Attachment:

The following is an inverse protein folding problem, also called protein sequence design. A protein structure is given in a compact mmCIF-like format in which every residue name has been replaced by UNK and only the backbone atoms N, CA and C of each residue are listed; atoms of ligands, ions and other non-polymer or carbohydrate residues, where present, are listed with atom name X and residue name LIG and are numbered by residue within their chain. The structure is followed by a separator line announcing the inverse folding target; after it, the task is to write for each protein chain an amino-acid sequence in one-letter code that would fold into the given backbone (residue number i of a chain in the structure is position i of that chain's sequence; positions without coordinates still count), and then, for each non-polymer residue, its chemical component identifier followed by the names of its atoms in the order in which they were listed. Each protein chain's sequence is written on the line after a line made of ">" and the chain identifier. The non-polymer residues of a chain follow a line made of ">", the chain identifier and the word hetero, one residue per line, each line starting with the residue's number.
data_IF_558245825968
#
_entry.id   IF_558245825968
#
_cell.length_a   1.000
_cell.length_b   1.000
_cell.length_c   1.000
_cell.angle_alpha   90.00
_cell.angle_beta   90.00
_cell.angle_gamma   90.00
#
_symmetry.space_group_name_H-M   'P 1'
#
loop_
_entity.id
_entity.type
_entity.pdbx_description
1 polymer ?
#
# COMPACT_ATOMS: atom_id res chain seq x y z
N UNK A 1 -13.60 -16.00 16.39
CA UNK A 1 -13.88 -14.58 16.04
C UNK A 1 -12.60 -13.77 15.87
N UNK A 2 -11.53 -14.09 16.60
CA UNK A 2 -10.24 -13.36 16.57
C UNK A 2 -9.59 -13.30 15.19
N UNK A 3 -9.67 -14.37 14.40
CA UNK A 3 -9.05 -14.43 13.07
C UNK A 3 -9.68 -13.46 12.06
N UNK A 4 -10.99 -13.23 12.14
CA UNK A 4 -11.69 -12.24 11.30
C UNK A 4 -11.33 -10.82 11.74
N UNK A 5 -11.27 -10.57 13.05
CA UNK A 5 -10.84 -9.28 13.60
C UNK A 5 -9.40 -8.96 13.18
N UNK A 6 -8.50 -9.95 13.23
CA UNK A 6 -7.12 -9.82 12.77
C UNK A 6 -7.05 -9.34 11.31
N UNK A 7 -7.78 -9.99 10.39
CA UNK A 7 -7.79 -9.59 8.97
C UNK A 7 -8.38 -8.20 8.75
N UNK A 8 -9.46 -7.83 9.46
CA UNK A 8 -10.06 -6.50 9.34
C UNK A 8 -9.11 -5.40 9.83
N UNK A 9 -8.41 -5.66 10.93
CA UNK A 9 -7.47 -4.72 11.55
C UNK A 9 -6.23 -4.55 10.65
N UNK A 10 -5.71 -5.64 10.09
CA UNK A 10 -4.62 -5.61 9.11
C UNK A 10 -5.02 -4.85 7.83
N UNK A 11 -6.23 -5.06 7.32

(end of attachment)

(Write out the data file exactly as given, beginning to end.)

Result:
The following is an inverse protein folding problem, also called protein sequence design. A protein structure is given in a compact mmCIF-like format in which every residue name has been replaced by UNK and only the backbone atoms N, CA and C of each residue are listed; atoms of ligands, ions and other non-polymer or carbohydrate residues, where present, are listed with atom name X and residue name LIG and are numbered by residue within their chain. The structure is followed by a separator line announcing the inverse folding target; after it, the task is to write for each protein chain an amino-acid sequence in one-letter code that would fold into the given backbone (residue number i of a chain in the structure is position i of that chain's sequence; positions without coordinates still count), and then, for each non-polymer residue, its chemical component identifier followed by the names of its atoms in the order in which they were listed. Each protein chain's sequence is written on the line after a line made of ">" and the chain identifier. The non-polymer residues of a chain follow a line made of ">", the chain identifier and the word hetero, one residue per line, each line starting with the residue's number.
data_IF_558245825968
#
_entry.id   IF_558245825968
#
_cell.length_a   1.000
_cell.length_b   1.000
_cell.length_c   1.000
_cell.angle_alpha   90.00
_cell.angle_beta   90.00
_cell.angle_gamma   90.00
#
_symmetry.space_group_name_H-M   'P 1'
#
loop_
_entity.id
_entity.type
_entity.pdbx_description
1 polymer ?
#
# COMPACT_ATOMS: atom_id res chain seq x y z
N UNK A 1 -13.60 -16.00 16.39
CA UNK A 1 -13.88 -14.58 16.04
C UNK A 1 -12.60 -13.77 15.87
N UNK A 2 -11.53 -14.09 16.60
CA UNK A 2 -10.24 -13.36 16.57
C UNK A 2 -9.59 -13.30 15.19
N UNK A 3 -9.67 -14.37 14.40
CA UNK A 3 -9.05 -14.43 13.07
C UNK A 3 -9.68 -13.46 12.06
N UNK A 4 -10.99 -13.23 12.14
CA UNK A 4 -11.69 -12.24 11.30
C UNK A 4 -11.33 -10.82 11.74
N UNK A 5 -11.27 -10.57 13.05
CA UNK A 5 -10.84 -9.28 13.60
C UNK A 5 -9.40 -8.96 13.18
N UNK A 6 -8.50 -9.95 13.23
CA UNK A 6 -7.12 -9.82 12.77
C UNK A 6 -7.05 -9.34 11.31
N UNK A 7 -7.78 -9.99 10.39
CA UNK A 7 -7.79 -9.59 8.97
C UNK A 7 -8.38 -8.20 8.75
N UNK A 8 -9.46 -7.83 9.46
CA UNK A 8 -10.06 -6.50 9.34
C UNK A 8 -9.11 -5.40 9.83
N UNK A 9 -8.41 -5.66 10.93
CA UNK A 9 -7.47 -4.72 11.55
C UNK A 9 -6.23 -4.55 10.65
N UNK A 10 -5.71 -5.64 10.09
CA UNK A 10 -4.62 -5.61 9.11
C UNK A 10 -5.02 -4.85 7.83
N UNK A 11 -6.23 -5.06 7.32